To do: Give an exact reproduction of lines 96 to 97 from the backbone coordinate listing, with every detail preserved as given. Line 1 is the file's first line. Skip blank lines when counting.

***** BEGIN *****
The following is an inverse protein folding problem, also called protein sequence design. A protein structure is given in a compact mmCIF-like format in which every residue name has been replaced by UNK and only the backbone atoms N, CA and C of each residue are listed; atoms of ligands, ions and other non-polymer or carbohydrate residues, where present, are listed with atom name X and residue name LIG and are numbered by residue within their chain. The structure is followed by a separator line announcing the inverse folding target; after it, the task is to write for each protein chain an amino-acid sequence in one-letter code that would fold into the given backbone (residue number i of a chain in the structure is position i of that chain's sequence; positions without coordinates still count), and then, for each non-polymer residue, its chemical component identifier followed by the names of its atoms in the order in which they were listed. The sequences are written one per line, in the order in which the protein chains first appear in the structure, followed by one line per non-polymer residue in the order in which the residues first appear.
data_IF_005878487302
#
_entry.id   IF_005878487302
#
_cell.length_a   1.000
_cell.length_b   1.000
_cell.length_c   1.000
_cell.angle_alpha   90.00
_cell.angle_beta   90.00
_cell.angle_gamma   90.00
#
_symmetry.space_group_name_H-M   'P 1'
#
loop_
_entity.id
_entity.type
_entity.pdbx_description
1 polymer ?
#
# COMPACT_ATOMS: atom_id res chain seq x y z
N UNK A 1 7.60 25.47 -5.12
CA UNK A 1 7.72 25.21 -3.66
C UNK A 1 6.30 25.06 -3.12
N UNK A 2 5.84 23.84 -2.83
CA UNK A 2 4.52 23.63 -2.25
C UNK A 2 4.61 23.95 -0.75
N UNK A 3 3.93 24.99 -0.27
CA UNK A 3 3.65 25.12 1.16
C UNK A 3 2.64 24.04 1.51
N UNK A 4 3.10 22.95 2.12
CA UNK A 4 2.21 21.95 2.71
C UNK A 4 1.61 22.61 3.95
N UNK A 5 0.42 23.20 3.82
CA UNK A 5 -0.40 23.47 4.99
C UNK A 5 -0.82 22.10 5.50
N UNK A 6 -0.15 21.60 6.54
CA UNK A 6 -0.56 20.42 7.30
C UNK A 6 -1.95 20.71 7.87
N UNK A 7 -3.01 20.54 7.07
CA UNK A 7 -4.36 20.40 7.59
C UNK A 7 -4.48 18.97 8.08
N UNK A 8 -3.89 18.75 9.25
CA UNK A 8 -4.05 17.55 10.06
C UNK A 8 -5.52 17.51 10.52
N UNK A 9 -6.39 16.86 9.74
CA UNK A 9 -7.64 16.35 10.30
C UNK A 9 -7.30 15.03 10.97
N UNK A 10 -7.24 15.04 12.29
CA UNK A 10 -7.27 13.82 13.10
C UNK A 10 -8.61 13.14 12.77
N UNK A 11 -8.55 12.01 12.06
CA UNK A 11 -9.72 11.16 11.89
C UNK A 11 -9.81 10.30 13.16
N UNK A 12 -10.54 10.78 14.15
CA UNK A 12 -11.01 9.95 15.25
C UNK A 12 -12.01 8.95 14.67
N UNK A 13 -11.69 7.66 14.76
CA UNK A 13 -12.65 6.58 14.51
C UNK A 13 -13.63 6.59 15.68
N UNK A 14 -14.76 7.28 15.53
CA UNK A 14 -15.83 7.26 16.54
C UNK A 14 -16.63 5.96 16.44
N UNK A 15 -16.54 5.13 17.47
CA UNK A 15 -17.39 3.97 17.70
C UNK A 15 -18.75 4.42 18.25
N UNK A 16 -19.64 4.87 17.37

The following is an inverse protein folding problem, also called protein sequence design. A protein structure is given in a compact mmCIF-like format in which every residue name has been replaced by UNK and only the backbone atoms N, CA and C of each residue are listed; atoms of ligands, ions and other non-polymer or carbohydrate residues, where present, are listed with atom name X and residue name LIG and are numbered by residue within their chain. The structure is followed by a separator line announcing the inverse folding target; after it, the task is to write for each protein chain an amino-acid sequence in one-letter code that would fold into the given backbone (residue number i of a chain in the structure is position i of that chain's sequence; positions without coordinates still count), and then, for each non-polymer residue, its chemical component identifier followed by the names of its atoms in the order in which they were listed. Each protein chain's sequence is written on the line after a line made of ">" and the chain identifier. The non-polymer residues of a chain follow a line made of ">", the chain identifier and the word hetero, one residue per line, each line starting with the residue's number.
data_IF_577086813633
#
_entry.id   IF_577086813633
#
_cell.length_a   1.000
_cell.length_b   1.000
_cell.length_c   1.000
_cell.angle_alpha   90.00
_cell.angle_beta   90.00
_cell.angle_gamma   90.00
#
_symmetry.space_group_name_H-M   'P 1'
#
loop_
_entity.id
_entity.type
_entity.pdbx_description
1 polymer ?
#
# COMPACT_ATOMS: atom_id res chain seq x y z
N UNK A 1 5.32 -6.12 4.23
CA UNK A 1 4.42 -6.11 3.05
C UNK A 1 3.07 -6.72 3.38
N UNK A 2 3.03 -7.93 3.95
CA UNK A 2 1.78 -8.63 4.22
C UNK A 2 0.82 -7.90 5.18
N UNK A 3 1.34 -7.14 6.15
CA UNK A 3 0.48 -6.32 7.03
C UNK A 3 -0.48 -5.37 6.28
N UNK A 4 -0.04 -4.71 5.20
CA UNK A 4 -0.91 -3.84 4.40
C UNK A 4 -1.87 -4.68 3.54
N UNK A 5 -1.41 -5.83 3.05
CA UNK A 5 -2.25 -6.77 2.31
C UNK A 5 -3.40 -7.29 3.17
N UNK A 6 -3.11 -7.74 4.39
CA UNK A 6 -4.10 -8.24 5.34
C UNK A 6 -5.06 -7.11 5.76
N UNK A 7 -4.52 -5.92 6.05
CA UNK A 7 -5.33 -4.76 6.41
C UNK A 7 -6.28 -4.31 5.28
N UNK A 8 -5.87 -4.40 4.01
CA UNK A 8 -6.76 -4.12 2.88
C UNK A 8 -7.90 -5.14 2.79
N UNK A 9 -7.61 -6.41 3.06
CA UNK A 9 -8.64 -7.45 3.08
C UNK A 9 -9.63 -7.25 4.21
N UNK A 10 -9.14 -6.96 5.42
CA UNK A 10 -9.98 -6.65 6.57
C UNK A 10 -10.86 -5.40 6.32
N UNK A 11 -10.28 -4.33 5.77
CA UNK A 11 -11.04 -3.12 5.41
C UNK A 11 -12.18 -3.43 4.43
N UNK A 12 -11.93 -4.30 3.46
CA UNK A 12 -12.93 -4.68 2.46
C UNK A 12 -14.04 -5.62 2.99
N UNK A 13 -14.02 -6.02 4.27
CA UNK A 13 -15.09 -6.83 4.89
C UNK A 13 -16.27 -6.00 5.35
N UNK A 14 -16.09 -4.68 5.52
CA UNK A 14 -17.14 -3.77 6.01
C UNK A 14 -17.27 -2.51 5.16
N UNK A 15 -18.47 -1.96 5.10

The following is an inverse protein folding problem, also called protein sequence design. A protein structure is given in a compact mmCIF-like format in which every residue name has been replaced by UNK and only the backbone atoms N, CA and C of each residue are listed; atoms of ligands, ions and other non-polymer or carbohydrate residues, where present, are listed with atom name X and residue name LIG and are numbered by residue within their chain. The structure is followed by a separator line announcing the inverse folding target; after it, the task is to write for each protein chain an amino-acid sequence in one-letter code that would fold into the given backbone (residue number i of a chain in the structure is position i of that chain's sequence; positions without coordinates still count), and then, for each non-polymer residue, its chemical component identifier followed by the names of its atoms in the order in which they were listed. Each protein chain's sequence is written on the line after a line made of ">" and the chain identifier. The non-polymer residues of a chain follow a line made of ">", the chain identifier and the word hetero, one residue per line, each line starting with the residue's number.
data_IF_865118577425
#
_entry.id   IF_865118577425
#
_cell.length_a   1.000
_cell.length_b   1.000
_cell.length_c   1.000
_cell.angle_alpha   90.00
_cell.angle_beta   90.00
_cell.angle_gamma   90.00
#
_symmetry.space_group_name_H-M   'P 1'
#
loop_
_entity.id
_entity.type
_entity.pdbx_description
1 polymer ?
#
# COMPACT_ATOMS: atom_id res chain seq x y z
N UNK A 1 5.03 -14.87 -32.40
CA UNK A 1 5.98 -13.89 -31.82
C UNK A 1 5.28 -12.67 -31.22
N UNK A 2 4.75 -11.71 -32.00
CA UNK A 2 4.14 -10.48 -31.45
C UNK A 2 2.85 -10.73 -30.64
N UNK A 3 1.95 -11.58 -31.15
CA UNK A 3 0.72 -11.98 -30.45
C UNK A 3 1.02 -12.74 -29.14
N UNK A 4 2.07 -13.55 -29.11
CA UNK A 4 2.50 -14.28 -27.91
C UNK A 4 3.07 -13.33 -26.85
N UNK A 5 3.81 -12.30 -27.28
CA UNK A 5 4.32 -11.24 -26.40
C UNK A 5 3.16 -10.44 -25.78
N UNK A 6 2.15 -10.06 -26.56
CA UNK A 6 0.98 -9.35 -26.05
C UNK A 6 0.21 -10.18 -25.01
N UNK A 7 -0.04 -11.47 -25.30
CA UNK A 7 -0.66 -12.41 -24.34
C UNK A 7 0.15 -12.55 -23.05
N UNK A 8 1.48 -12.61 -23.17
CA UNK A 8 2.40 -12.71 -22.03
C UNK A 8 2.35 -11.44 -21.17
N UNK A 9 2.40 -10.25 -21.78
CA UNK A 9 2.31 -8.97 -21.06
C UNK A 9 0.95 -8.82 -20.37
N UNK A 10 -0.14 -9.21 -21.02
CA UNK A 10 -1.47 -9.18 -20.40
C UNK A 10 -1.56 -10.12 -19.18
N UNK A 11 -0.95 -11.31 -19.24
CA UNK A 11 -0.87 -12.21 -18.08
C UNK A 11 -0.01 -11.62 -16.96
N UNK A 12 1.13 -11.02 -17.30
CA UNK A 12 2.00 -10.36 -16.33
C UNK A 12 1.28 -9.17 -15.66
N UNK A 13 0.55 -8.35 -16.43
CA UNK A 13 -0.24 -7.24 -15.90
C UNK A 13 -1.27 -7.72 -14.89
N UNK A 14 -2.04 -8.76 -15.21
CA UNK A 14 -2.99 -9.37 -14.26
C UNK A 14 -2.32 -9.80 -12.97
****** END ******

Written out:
CA UNK A 3 0.48 -6.32 7.03
C UNK A 3 -0.48 -5.37 6.28